PUBLISHER: Hachette Australia
RELEASE DATE: October 10, 2017
GENRE: Junior Fantasy
PAGE COUNT: 451
MY RATING: ★★★★☆
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Blurb: Morrigan Crow is cursed. Born on an unlucky day, she is blamed for all local misfortunes, from hailstorms to heart attacks – and, worst of all, the curse means that Morrigan is doomed to die at midnight on Eventide. But as Morrigan awaits her fate, a strange and remarkable man named Jupiter North appears. Chased by black-smoke hounds and shadowy hunters on horseback, he whisks her away to a secret, magical city called Nevermoor. To stay in the safety of Nevermoor for good, Morrigan will need to pass four difficult and dangerous trials – or she’ll have to leave the city to confront her deadly fate.
The Next Harry Potter?
It is just so affirming to read a book that is truly NICE. Not groundbreaking or lifechanging – just really, really NICE. It reminded me how often I forget to read for pleasure, how often I use books to improve myself instead of to relax. I had the strange experience of being utterly happy – nobody and nothing can take away the joy of reading this book.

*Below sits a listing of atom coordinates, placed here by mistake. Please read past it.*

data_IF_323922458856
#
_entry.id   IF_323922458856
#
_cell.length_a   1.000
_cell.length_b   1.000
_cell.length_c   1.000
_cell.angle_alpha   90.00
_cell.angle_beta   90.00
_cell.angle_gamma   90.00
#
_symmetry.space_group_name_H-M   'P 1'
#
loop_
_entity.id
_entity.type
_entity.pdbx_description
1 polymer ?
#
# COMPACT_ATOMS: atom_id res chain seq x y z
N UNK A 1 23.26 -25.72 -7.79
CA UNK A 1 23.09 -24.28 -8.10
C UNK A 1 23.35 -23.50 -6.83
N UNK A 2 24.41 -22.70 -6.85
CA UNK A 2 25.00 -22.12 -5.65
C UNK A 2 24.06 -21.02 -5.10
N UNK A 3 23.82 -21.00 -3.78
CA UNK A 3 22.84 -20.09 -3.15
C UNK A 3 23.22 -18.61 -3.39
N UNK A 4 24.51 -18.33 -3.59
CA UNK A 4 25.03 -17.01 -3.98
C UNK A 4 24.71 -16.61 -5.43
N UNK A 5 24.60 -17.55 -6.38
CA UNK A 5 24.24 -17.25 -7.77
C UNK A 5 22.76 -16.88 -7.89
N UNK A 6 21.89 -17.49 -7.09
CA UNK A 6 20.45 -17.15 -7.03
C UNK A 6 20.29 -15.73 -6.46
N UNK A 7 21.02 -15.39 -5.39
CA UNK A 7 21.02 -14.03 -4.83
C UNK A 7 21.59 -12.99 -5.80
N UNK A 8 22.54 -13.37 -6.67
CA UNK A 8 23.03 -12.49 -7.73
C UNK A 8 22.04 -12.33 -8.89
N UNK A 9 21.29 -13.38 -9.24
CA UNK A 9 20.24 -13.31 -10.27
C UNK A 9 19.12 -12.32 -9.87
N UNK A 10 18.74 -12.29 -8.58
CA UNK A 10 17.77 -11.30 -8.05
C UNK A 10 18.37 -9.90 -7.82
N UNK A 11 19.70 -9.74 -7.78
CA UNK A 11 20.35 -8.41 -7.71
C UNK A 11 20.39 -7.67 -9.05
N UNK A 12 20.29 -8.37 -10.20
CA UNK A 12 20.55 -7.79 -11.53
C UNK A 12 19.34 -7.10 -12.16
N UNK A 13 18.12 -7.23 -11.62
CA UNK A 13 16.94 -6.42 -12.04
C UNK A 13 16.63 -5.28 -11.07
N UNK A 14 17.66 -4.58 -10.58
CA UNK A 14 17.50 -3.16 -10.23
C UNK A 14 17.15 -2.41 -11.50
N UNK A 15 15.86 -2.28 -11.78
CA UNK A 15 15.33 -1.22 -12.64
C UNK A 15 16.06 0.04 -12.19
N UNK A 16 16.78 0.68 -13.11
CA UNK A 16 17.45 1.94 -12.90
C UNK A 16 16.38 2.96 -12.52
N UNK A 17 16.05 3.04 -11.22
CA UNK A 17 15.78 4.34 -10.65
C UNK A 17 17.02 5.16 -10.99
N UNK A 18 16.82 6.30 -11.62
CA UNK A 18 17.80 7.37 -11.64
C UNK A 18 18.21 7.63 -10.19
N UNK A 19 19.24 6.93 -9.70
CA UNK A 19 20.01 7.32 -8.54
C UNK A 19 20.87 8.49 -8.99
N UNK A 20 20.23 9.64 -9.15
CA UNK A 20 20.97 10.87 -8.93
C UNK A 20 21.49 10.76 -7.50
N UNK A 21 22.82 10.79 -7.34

I can’t be bothered to discuss the ways in which Nevermoor is not the the next Harry Potter. Forcing the comparison will ruin your enjoyment, when this book has so much loveliness of its own to offer. I will say that Nevermoor feels to me like it would be suited to a slightly younger audience than Harry Potter and the Philosopher’s Stone. As an adult reader, I have a place in my heart for both.
The themes of honesty, bravery, and friendship are certainly not unique to Nevermoor. But the themes are so sincere in this book, making kindness and truth noble and heroic. I enjoyed seeing how the trials that Morrigan has to face before she can be granted membership to the Wundrous Society tested different values, forcing candidates to prove their moral fibre and lateral thinking.
I invested in Morrigan’s desires and fears because they inspired empathy and possibly some watering eyes. I love how she learns her lessons and finds her path all by herself, not shepherded by other characters. It’s nice to see a little girl who isn’t extraverted and talented, or quirky and bookish, but a balance of both – self aware, maturely rational, worried about all the right things, and with the guts to say and do what needs to be said and done.
Nevermoor: The Trials of Morrigan Crow both did and didn’t live up to the hype – not only is it distinctly different to Harry Potter with its own unique charm, it is a sweet and memorable adventure that I will definitely return to. Morrigan Crow is a strong protagonist worth following on her journey.